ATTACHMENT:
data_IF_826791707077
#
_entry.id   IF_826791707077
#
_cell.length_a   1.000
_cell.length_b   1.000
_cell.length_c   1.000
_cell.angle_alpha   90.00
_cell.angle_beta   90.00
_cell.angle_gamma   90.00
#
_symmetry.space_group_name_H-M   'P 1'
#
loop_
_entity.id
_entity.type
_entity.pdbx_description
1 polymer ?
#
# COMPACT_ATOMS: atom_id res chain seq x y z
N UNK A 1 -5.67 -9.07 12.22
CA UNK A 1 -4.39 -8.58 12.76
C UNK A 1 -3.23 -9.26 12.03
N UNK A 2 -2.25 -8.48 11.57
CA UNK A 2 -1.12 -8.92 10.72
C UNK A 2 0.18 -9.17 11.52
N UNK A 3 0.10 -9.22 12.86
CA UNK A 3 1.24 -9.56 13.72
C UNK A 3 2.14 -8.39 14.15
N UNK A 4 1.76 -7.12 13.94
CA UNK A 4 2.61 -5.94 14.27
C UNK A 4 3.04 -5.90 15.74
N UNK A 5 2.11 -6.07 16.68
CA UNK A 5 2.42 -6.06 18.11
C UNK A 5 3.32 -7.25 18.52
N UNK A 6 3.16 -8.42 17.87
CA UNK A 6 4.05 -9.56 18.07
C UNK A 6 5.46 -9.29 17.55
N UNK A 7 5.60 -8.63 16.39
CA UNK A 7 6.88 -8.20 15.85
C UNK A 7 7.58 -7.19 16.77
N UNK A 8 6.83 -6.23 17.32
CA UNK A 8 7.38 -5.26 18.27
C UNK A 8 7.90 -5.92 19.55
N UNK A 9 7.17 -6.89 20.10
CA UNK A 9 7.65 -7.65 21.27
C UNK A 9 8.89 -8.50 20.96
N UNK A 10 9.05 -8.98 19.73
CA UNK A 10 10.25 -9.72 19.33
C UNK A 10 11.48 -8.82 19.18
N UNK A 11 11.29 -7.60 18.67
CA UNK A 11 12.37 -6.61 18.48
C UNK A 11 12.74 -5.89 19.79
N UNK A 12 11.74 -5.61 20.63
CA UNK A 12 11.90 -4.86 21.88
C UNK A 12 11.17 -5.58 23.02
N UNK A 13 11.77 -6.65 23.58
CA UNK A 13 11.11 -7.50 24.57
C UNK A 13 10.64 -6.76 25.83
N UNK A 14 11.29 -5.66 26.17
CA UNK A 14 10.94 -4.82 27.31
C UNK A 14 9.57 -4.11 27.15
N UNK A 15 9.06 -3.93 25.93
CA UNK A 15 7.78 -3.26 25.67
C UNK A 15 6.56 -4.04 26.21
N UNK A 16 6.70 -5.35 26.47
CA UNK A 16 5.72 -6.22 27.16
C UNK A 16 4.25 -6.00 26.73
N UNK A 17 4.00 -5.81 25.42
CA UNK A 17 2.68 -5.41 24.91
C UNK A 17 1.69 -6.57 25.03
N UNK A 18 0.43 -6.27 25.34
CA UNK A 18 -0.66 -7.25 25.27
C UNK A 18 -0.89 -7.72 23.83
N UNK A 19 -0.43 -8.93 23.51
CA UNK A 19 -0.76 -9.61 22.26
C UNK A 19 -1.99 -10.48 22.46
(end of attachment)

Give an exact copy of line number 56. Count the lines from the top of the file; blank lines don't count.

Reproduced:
C UNK A 12 11.17 -5.58 23.02